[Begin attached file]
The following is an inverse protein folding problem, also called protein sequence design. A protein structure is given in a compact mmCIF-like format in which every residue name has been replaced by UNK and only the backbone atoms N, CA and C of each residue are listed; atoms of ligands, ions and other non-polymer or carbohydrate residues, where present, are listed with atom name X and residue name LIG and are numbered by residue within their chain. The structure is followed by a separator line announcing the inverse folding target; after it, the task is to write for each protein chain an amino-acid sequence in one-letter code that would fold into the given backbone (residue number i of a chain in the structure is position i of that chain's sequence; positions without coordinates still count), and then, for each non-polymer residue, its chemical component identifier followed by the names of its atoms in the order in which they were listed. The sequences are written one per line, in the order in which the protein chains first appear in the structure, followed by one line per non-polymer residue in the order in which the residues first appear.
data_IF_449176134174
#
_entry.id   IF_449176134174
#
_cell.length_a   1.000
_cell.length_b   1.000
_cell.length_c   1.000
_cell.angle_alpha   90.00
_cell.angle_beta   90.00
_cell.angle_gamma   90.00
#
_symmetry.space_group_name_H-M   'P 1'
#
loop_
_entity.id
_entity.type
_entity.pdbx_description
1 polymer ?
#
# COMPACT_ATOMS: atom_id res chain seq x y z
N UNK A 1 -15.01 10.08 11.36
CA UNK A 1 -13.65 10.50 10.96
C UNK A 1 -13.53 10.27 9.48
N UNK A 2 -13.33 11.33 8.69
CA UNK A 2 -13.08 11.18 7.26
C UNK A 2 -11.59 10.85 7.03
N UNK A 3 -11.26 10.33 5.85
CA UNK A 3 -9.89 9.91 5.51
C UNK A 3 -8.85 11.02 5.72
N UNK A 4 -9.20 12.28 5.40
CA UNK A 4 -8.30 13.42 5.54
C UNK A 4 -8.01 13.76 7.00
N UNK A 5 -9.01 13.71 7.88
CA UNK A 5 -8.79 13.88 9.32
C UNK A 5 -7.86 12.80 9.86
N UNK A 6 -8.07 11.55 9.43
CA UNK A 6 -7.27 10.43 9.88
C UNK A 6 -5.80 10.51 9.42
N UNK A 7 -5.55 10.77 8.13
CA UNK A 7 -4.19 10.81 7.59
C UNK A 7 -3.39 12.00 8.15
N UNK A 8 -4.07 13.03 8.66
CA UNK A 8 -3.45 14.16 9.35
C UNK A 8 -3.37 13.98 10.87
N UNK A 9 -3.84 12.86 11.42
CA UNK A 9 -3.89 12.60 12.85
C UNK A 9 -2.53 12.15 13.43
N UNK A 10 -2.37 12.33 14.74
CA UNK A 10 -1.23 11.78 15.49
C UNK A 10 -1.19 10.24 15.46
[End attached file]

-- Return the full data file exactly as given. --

The following is an inverse protein folding problem, also called protein sequence design. A protein structure is given in a compact mmCIF-like format in which every residue name has been replaced by UNK and only the backbone atoms N, CA and C of each residue are listed; atoms of ligands, ions and other non-polymer or carbohydrate residues, where present, are listed with atom name X and residue name LIG and are numbered by residue within their chain. The structure is followed by a separator line announcing the inverse folding target; after it, the task is to write for each protein chain an amino-acid sequence in one-letter code that would fold into the given backbone (residue number i of a chain in the structure is position i of that chain's sequence; positions without coordinates still count), and then, for each non-polymer residue, its chemical component identifier followed by the names of its atoms in the order in which they were listed. The sequences are written one per line, in the order in which the protein chains first appear in the structure, followed by one line per non-polymer residue in the order in which the residues first appear.
data_IF_449176134174
#
_entry.id   IF_449176134174
#
_cell.length_a   1.000
_cell.length_b   1.000
_cell.length_c   1.000
_cell.angle_alpha   90.00
_cell.angle_beta   90.00
_cell.angle_gamma   90.00
#
_symmetry.space_group_name_H-M   'P 1'
#
loop_
_entity.id
_entity.type
_entity.pdbx_description
1 polymer ?
#
# COMPACT_ATOMS: atom_id res chain seq x y z
N UNK A 1 -15.01 10.08 11.36
CA UNK A 1 -13.65 10.50 10.96
C UNK A 1 -13.53 10.27 9.48
N UNK A 2 -13.33 11.33 8.69
CA UNK A 2 -13.08 11.18 7.26
C UNK A 2 -11.59 10.85 7.03
N UNK A 3 -11.26 10.33 5.85
CA UNK A 3 -9.89 9.91 5.51
C UNK A 3 -8.85 11.02 5.72
N UNK A 4 -9.20 12.28 5.40
CA UNK A 4 -8.30 13.42 5.54
C UNK A 4 -8.01 13.76 7.00
N UNK A 5 -9.01 13.71 7.88
CA UNK A 5 -8.79 13.88 9.32
C UNK A 5 -7.86 12.80 9.86
N UNK A 6 -8.07 11.55 9.43
CA UNK A 6 -7.27 10.43 9.88
C UNK A 6 -5.80 10.51 9.42
N UNK A 7 -5.55 10.77 8.13
CA UNK A 7 -4.19 10.81 7.59
C UNK A 7 -3.39 12.00 8.15
N UNK A 8 -4.07 13.03 8.66
CA UNK A 8 -3.45 14.16 9.35
C UNK A 8 -3.37 13.98 10.87
N UNK A 9 -3.84 12.86 11.42
CA UNK A 9 -3.89 12.60 12.85
C UNK A 9 -2.53 12.15 13.43
N UNK A 10 -2.37 12.33 14.74
CA UNK A 10 -1.23 11.78 15.49
C UNK A 10 -1.19 10.24 15.46